Famicom photo
Famicom

Famicom was red because Nintendo prez owned a red scarf


Yeah, that sounds about right
May 02
// Tony Ponce
Of the myriad facets of game hardware design, the big honking truth behind a console's color scheme may not necessarily rank among the most fascinating of details. It's something that we don't give too much thought about, esp...
Luigi-moto photo
Rolling Stone sits down with the affable Nintendo designer
GameSpot? Time? New York Times? And now Rolling Stone? Everyone wants a piece of Shigeru Miyamoto! If he's so willing to speak to anyone and everyone, why hasn't he spoken to us yet? We need to arrange a pow-wow as soon as po...

Ex-Nintendo chairman Howard Lincoln had big brass balls

Mar 17 // Tony Ponce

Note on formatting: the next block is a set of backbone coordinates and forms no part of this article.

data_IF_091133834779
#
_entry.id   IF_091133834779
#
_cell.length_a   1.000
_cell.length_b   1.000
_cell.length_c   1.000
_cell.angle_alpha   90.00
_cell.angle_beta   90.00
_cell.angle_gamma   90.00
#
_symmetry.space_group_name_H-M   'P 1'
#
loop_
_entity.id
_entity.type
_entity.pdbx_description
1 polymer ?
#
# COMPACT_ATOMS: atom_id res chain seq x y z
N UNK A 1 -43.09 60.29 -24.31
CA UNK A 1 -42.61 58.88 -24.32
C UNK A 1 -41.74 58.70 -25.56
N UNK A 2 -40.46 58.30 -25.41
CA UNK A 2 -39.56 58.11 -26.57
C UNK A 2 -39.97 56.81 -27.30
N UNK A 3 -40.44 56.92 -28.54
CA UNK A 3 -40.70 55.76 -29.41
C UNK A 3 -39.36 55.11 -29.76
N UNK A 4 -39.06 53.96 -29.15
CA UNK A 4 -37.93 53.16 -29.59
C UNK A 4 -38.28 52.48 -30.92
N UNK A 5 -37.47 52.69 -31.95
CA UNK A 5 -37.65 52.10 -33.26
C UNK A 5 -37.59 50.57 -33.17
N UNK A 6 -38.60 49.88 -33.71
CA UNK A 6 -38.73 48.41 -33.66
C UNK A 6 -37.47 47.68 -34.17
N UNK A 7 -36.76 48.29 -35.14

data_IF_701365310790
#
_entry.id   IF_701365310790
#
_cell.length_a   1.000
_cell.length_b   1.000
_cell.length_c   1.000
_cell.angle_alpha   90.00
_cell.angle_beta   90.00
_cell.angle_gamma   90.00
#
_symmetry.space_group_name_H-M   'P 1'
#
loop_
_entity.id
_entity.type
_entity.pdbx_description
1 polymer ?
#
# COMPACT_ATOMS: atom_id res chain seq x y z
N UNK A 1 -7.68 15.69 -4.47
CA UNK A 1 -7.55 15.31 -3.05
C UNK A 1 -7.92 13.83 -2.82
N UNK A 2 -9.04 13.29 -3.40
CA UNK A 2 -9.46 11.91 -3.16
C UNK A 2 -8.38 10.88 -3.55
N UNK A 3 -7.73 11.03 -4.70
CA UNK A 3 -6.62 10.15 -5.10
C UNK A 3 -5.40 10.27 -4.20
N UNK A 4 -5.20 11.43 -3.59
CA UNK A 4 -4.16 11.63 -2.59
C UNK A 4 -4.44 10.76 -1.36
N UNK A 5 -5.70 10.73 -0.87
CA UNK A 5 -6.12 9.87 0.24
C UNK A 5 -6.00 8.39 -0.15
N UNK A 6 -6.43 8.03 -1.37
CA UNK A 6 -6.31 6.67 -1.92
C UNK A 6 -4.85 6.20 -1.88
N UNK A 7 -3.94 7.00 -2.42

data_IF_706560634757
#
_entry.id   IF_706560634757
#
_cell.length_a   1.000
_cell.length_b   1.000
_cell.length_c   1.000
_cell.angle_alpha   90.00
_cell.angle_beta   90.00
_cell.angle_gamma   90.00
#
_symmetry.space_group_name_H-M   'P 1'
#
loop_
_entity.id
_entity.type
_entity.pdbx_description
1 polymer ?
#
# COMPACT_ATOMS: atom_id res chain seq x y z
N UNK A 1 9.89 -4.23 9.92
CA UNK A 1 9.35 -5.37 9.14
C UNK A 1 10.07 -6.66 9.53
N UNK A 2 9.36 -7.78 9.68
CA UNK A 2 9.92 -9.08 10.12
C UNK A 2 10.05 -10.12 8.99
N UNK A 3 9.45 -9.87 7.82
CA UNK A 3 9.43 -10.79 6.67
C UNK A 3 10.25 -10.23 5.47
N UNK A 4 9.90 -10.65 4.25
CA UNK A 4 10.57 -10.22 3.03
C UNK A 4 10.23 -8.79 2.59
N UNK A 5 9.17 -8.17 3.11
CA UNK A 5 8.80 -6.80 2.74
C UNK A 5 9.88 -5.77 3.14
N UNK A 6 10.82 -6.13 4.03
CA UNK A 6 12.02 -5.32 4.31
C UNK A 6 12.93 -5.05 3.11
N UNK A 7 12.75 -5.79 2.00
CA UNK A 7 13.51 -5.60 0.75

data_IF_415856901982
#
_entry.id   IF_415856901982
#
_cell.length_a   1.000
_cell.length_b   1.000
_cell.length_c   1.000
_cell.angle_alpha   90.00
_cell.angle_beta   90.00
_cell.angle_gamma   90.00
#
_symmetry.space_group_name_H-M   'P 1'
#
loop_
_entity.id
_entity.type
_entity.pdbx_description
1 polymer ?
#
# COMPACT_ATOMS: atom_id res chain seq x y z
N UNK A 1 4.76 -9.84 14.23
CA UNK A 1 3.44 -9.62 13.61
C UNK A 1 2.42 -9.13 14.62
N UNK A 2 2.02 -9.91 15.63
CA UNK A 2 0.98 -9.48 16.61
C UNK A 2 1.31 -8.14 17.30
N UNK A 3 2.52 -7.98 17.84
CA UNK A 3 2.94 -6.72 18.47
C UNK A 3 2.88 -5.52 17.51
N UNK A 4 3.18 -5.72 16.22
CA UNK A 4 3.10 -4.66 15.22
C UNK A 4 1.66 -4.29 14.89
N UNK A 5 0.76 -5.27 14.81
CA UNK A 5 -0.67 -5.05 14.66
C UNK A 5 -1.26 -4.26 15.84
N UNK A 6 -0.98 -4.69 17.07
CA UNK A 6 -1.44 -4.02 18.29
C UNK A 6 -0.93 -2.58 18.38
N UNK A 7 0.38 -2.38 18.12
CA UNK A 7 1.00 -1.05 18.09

If you've ever read David Sheff's Game Over, you would already be familiar with some of Lincoln's earliest success stories. One such tale was how Lincoln got revenge against Tengen and Atari Games for their unlicensed version of Tetris on the NES. Tengen had originally sued Nintendo for refusing to allow Tetris on home consoles. Lincoln noticed a loophole in Tengen's licensing terms with Tetris property holder Mirrorsoft, which he exploited in order to "steal" the rights to publish Tetris on consoles and handhelds, thereby forcing Tengen to recall all copies of its version already on shelves. Lincoln's thoughts on the situation? "We knew we had those bastards by the balls. We knew we were going to make a fortune on this product and they, in turn, were going to get kicked in the head." [embed]248932:47619:0[/embed] During the videogame violence Senate hearings -- sparked in part by the 1992's Mortal Kombat and resulting in the formation of the Entertainment Software Rating Board -- Lincoln took the opportunity to deflect focus away from Nintendo and onto SEGA and retailers that stocked SEGA product. In the above video clip, he held up the infamous SEGA CD title Night Trap as an example of an adult game directly sold to youths. SEGA was furious that Lincoln would be so petty and self-serving during a period when the entire industry needed to band together. Lincoln was not bothered, and he even wrote a poem directed towards then-SEGA president Tom Kalinske: "Dear Tom, Roses are red, violets are blue, so you had a bad day, boo hoo hoo hoo. All my best, Howard." When not getting on people's bad side, Lincoln was strengthening relationships with other third parties. He saw great potential in certain teams to provide the kind of Western software that Nintendo couldn't develop on its own, which led to partnerships with Rareware, Retro Studios, Silicon Nights, LucasArts, and DMA Design (now known as Rockstar North). He even convinced Electronic Arts to publish sports games on the N64. In case you've forgotten, EA had long been nervously opposed to developing on Nintendo hardware; in fact, EA sports titles were one of the big bullet points the Genesis initially had over the SNES. Lincoln would step down as chairman in 2000, and most of the other major players of Nintendo's "old guard" -- first NoA president Minoru Arakawa, executive VP Peter Main, and global Nintendo president Hiroshi Yamauchi -- departed by 2002. Many of Lincoln and old-school NoA's accomplishments have since dissolved, resulting in the different we see Nintendo today. Ms. Rogers strongly implies that the current management is to blame for all those partnerships going the wayside, but I personally think Nintendo was forced to change. It's a shame that Nintendo lost excellent talent, but you have to remember that the company wasn't exactly firing on all cylinders at the start of the century. That was a different age, and Nintendo couldn't be the rampaging bull it once was in this new generation. Nonetheless, we could use another guy like Howard Lincoln at the helm, someone who actively courts Western studios in a bid to expand Nintendo's library and actually succeed. Especially in the wake on publishers' continued refusal to bring any of their upcoming software to the Wii U, a little of the 80s shark mentality couldn't hurt. Howard Lincoln: Kicking Ass Before Reggie Came Along [Not Enough Shaders via NeoGAF]